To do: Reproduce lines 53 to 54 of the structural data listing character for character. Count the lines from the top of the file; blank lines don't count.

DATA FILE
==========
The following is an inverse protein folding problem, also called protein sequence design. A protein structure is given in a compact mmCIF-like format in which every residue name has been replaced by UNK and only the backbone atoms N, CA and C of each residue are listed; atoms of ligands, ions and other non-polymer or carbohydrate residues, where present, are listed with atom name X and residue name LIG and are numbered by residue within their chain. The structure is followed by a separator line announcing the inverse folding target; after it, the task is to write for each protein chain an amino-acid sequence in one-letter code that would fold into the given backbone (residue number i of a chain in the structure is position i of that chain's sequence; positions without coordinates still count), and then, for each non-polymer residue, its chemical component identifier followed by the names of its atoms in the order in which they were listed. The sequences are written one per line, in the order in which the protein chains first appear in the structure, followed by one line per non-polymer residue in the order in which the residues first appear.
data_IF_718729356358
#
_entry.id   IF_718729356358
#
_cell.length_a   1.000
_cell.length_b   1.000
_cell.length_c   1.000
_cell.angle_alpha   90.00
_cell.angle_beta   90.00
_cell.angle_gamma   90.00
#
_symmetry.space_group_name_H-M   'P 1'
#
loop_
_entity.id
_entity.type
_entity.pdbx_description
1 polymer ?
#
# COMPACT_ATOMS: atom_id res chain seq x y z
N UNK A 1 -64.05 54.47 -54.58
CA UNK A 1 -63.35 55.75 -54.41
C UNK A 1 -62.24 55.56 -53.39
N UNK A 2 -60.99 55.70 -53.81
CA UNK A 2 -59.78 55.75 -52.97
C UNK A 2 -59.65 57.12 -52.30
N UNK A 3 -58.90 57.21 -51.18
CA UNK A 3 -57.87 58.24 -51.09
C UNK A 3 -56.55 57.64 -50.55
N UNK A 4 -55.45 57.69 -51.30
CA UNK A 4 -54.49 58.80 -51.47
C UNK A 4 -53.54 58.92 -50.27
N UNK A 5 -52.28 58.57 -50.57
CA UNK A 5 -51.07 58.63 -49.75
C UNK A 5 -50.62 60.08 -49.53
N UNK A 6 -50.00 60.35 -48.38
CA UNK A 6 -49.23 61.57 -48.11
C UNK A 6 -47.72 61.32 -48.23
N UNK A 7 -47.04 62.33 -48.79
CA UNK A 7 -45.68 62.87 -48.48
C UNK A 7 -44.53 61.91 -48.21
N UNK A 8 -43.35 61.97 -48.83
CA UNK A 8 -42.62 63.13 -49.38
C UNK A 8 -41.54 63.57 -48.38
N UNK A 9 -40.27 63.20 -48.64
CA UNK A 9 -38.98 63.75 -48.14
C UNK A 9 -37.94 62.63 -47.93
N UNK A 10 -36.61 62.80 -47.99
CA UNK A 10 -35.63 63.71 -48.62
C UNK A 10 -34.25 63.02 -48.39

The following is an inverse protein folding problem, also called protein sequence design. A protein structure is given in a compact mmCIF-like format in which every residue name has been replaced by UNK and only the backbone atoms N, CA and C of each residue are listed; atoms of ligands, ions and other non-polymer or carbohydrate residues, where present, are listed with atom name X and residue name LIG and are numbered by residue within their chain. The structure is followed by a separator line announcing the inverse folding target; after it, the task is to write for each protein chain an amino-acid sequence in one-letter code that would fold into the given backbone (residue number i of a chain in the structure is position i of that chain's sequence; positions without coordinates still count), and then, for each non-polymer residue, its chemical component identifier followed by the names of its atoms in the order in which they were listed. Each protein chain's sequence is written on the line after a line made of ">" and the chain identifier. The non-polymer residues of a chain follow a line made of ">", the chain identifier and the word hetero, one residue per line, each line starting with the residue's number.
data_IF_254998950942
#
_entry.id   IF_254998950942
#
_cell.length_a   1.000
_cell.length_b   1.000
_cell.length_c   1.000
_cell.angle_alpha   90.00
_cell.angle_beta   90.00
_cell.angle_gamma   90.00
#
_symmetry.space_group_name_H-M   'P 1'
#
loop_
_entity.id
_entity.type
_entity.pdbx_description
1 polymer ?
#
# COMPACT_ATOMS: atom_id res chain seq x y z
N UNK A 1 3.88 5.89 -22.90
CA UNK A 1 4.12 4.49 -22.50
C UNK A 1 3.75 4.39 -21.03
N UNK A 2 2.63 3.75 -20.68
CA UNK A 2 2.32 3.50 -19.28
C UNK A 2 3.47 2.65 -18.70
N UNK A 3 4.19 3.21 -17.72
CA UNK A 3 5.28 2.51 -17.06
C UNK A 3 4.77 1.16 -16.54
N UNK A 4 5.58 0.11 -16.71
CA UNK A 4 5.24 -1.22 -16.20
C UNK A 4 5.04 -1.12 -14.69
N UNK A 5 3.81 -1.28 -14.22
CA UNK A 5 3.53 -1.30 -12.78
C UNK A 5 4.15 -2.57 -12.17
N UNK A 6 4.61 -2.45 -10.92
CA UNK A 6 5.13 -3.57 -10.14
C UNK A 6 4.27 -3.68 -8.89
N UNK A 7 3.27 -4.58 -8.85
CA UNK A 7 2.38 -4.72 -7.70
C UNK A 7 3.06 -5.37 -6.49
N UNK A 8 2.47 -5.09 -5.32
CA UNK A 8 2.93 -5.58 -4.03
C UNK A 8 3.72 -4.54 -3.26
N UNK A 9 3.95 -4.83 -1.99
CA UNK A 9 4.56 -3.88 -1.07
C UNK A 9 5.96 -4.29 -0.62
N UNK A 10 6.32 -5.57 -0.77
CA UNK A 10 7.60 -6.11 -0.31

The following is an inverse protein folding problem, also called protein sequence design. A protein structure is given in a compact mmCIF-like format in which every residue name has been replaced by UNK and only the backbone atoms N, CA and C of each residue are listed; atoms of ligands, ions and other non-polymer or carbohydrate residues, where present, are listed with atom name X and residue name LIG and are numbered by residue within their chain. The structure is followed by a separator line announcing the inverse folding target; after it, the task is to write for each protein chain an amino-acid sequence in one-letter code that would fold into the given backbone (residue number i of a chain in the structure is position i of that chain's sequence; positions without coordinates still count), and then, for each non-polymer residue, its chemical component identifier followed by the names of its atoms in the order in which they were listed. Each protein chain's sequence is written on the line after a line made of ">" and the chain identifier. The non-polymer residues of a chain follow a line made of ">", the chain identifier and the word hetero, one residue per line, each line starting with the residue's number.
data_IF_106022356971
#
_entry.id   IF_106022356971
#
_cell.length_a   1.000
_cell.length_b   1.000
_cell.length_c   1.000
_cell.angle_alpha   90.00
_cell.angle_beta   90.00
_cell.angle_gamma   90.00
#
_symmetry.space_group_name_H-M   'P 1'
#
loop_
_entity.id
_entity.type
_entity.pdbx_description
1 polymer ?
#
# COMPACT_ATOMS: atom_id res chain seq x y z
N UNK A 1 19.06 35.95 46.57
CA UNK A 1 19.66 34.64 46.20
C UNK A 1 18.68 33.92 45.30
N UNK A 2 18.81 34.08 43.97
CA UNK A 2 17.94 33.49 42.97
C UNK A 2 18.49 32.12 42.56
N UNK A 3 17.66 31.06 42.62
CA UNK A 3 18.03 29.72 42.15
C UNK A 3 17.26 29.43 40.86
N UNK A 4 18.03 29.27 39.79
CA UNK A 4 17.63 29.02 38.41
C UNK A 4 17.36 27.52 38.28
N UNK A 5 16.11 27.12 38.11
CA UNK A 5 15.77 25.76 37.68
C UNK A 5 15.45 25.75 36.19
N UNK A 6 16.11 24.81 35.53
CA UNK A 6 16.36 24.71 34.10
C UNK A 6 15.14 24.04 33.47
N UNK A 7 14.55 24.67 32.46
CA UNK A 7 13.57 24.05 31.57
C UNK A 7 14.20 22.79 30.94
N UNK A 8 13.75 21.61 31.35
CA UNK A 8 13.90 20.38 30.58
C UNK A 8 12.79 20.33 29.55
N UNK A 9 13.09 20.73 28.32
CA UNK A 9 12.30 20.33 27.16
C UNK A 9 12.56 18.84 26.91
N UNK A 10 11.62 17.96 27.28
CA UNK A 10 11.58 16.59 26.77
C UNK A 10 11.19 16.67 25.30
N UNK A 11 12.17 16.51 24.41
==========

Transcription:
data_IF_254998950942
#